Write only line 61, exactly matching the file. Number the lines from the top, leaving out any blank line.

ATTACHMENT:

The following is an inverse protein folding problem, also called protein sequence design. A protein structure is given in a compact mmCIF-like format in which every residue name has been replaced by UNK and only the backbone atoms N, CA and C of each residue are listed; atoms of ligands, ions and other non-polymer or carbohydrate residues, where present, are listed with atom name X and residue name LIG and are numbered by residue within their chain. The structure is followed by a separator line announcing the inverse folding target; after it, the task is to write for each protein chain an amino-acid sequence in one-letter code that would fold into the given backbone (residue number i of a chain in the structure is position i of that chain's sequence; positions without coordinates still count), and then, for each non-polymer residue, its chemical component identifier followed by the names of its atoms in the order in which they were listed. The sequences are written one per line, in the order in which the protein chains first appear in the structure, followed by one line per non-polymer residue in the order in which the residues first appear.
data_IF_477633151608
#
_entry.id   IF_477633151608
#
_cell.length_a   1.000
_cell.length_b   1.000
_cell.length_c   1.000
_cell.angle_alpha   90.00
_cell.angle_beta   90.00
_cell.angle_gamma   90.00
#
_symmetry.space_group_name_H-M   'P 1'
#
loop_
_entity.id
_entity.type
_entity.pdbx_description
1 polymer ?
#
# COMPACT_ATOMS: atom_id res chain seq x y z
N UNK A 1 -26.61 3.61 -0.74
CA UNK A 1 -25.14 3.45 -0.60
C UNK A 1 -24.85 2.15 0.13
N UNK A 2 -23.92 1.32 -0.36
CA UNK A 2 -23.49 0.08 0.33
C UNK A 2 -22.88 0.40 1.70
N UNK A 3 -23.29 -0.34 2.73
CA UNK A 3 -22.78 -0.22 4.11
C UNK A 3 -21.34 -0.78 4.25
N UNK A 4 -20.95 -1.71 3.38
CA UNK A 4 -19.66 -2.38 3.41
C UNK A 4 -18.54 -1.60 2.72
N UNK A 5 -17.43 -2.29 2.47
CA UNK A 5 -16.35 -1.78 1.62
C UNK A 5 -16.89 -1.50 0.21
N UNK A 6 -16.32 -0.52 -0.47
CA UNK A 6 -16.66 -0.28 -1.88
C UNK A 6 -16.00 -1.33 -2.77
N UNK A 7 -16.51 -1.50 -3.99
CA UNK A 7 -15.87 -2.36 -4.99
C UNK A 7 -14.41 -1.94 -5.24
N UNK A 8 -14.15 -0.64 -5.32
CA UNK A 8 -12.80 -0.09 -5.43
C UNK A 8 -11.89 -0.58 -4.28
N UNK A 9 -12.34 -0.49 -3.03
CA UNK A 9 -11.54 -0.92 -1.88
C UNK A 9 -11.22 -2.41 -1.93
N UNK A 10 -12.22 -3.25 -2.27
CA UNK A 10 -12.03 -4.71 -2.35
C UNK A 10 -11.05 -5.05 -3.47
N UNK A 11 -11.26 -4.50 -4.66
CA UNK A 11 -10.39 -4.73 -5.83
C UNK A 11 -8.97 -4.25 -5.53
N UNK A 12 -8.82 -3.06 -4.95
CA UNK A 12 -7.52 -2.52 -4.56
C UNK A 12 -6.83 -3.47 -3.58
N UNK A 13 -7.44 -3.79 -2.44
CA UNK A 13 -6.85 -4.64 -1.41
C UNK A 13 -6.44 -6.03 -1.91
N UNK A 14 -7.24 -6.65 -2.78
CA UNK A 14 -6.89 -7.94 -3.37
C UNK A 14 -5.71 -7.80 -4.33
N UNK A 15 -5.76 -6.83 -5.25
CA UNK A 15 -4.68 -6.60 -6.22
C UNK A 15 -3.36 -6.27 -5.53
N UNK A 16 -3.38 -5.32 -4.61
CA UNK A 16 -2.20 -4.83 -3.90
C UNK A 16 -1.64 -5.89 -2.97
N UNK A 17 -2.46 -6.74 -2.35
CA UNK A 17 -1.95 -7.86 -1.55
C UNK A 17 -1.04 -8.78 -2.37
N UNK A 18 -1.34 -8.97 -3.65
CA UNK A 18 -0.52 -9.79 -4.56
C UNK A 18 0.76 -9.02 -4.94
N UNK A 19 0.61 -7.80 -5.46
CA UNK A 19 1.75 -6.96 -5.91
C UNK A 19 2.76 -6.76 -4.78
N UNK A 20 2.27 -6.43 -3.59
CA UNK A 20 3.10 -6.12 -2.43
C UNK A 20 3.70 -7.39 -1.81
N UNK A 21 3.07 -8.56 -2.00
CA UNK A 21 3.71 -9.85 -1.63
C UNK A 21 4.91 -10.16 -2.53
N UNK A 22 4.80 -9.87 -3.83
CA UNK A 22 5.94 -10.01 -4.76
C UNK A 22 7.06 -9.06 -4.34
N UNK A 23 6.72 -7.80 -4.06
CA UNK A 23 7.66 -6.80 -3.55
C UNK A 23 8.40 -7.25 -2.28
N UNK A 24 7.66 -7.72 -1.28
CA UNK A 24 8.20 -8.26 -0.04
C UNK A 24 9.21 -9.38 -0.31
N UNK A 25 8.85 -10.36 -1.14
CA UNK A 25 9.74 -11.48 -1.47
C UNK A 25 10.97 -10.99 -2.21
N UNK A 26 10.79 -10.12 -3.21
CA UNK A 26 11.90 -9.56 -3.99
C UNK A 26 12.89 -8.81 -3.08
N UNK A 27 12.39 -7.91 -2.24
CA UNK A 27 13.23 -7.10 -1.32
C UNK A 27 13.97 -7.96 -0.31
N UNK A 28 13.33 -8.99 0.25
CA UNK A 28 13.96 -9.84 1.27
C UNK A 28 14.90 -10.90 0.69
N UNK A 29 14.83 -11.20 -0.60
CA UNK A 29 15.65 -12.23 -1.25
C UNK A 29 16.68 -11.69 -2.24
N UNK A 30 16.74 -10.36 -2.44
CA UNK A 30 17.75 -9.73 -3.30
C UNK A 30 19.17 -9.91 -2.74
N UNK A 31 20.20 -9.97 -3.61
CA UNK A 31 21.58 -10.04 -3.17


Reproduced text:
N UNK A 14 -7.24 -6.65 -2.78